Are you expecting a baby? Congratulations! I have some extra good news for you: you don’t need to be wrapped up in bubble wrap for the next nine months – with the right guidance and approvals from your doctor, working out while pregnant will help you make the most of this exciting and special time.
During both my pregnancies, I received many messages on social media from people shocked to see that I was still exercising and using weights. Of course, it’s natural for us, as mamas-to-be, to have these concerns. Safety should always be your highest priority during pregnancy, and if you have underlying conditions or you are ever uncertain about any element of your health and fitness, I encourage you to speak with your doctor.
Over the years, so many women have asked me, “Is it safe to exercise while I’m pregnant?” that I decided to do something about it: My FIT Pregnancy program was created in collaboration with a team of experts (including a pre- & postnatal physiotherapist and dietitian) to keep you exercising safely and feeling your best through all three trimesters. It lets you do your pregnancy workouts at home with minimal equipment.
It’s not so much about getting fit during pregnancy as it is STAYING fit and strong for what’s to come. Staying active will boost your mood and energy levels by releasing endorphins, help you sleep better, prepare you for labour, reduce complications and time spent in labour, and even more benefits we’ll get into below. Plus, studies have shown that newborns whose mothers exercise during pregnancy develop more “athletic hearts” and may become physically coordinated sooner than other babies.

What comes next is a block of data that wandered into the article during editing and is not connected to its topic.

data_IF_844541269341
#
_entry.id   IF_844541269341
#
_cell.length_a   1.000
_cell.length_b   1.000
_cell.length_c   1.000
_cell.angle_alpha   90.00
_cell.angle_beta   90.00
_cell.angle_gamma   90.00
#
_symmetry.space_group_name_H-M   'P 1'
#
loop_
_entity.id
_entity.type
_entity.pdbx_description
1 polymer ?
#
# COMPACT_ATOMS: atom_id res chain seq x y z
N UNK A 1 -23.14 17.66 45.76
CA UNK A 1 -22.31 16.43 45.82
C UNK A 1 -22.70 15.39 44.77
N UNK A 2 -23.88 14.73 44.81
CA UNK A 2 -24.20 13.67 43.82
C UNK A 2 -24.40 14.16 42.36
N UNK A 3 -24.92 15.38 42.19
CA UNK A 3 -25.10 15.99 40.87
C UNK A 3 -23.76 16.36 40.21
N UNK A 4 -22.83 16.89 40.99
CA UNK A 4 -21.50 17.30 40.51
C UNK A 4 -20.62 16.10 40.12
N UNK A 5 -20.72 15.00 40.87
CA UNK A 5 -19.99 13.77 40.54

While pregnancy is not the time to be chasing major body composition goals – you should NOT be aiming to lose weight while pregnant! Putting healthy practices, including pregnancy workouts, into place will help you maintain your fitness and feel good.
Safety should be your absolute priority when you’re staying active while pregnant – check out my guide on pregnancy-safe workouts for more information.
Staying fit and healthy at any point in your life comes down to two things – diet and exercise. While that holds true when you’re expecting, there are a few adjustments you’ll need to make to your pregnancy diet and exercise plan.
Nutrition, and getting enough energy to support your baby’s development and fuel your workouts is super important during pregnancy. And with each trimester, your energy needs will increase.
My FIT Pregnancy program takes all the hard work out of this for you by providing a specialised meal plan with all-pregnancy safe recipes, along with delicious snacks to meet your growing energy needs, plus tips on snacking, supplements, and making the switch to postpartum eating.
While it’s important to be eating nutrient-dense food and getting enough protein, fat and carbohydrates to support an active lifestyle, the bigger focus when you’re pregnant is on food safety and the things you should NOT eat.
Food hygiene: You should always follow good hygiene practices in preparing, storing and handling food, however, during pregnancy there is an increased focus on reducing your risk of listeriosis – a bacterial infection that can result in miscarriage, premature birth or stillbirth. So washing your hands, cookware and utensils thoroughly is essential, as is cooking hot foods thoroughly (no rare meat or runny eggs!) and consuming food while it’s hot.
Foods to avoid: To avoid the risk of listeriosis during pregnancy, you should avoid foods including raw seafood, cold cured meats (e.g. sliced ham), cold cooked chicken, pre-packaged salads or fruit salads, unwashed fruit and vegetables, rockmelon/cantaloupe, soft, semi-soft or surface-ripened cheeses, bean shoots, meat spreads, unpasteurised dairy products and soft-serve ice cream. You should also limit caffeine intake and avoid alcohol altogether when you’re pregnant.